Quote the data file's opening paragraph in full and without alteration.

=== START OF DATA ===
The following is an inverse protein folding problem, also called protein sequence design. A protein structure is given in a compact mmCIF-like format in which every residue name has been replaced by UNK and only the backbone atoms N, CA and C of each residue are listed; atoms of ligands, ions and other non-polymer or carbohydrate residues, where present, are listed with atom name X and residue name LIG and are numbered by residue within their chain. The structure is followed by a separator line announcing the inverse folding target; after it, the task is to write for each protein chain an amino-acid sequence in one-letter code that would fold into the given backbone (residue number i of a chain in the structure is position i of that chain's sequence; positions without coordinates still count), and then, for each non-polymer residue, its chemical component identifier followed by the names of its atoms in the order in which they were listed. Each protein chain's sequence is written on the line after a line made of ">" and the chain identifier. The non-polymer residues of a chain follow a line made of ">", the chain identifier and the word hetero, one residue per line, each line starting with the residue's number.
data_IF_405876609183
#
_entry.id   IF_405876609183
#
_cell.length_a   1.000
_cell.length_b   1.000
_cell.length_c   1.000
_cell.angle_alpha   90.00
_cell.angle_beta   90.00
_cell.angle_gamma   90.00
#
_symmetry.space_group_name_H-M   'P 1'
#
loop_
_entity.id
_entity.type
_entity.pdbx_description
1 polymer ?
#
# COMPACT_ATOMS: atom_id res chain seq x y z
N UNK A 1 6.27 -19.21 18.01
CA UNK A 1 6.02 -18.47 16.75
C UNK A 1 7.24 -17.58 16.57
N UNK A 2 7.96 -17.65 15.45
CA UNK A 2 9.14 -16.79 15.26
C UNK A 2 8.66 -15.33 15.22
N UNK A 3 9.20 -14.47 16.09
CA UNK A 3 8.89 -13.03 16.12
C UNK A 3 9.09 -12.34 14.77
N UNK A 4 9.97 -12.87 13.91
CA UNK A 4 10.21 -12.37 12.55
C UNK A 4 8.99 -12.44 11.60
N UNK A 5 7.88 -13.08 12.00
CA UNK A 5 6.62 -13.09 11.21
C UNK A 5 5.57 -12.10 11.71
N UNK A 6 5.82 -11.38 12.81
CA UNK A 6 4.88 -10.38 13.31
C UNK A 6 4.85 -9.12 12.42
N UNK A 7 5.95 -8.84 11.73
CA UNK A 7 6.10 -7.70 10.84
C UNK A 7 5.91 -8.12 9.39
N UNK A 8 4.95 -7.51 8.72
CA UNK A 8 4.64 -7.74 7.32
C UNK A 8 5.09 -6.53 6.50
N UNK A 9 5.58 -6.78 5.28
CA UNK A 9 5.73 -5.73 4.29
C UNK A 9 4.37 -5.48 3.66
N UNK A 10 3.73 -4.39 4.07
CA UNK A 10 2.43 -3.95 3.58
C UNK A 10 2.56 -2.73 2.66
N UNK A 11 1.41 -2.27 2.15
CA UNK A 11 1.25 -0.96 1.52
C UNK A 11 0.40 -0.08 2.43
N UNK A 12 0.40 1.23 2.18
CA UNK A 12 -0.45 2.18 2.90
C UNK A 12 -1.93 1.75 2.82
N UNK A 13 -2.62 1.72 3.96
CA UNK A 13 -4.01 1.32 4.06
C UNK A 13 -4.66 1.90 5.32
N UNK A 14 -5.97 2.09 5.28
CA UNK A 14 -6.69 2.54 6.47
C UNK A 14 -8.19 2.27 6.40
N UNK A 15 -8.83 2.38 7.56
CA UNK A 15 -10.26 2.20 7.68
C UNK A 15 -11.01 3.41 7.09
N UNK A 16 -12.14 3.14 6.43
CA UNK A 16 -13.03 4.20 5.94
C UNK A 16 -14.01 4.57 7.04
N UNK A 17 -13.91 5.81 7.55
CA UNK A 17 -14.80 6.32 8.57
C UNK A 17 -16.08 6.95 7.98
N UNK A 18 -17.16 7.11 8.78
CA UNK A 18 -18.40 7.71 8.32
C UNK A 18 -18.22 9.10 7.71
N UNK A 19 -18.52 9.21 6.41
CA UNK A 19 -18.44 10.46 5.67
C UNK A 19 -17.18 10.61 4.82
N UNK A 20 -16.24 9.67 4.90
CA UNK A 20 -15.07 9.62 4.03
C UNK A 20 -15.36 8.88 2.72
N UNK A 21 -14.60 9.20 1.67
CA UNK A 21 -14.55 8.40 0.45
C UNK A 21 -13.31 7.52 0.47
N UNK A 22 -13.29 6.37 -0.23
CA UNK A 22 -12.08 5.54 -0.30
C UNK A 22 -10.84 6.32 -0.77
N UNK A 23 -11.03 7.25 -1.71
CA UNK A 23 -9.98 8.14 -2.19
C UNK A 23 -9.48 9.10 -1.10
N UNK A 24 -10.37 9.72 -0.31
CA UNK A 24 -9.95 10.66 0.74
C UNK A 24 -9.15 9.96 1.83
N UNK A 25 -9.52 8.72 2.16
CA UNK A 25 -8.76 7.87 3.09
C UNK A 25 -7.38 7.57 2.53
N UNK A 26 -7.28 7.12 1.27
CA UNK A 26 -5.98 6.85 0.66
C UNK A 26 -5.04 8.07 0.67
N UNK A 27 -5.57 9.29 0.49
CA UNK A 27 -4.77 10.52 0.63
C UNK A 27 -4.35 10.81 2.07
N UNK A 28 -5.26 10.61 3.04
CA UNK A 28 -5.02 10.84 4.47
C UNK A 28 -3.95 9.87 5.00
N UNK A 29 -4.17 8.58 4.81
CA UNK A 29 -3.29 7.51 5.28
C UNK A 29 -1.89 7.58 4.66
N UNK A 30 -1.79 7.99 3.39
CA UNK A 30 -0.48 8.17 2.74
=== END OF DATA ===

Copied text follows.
The following is an inverse protein folding problem, also called protein sequence design. A protein structure is given in a compact mmCIF-like format in which every residue name has been replaced by UNK and only the backbone atoms N, CA and C of each residue are listed; atoms of ligands, ions and other non-polymer or carbohydrate residues, where present, are listed with atom name X and residue name LIG and are numbered by residue within their chain. The structure is followed by a separator line announcing the inverse folding target; after it, the task is to write for each protein chain an amino-acid sequence in one-letter code that would fold into the given backbone (residue number i of a chain in the structure is position i of that chain's sequence; positions without coordinates still count), and then, for each non-polymer residue, its chemical component identifier followed by the names of its atoms in the order in which they were listed. Each protein chain's sequence is written on the line after a line made of ">" and the chain identifier. The non-polymer residues of a chain follow a line made of ">", the chain identifier and the word hetero, one residue per line, each line starting with the residue's number.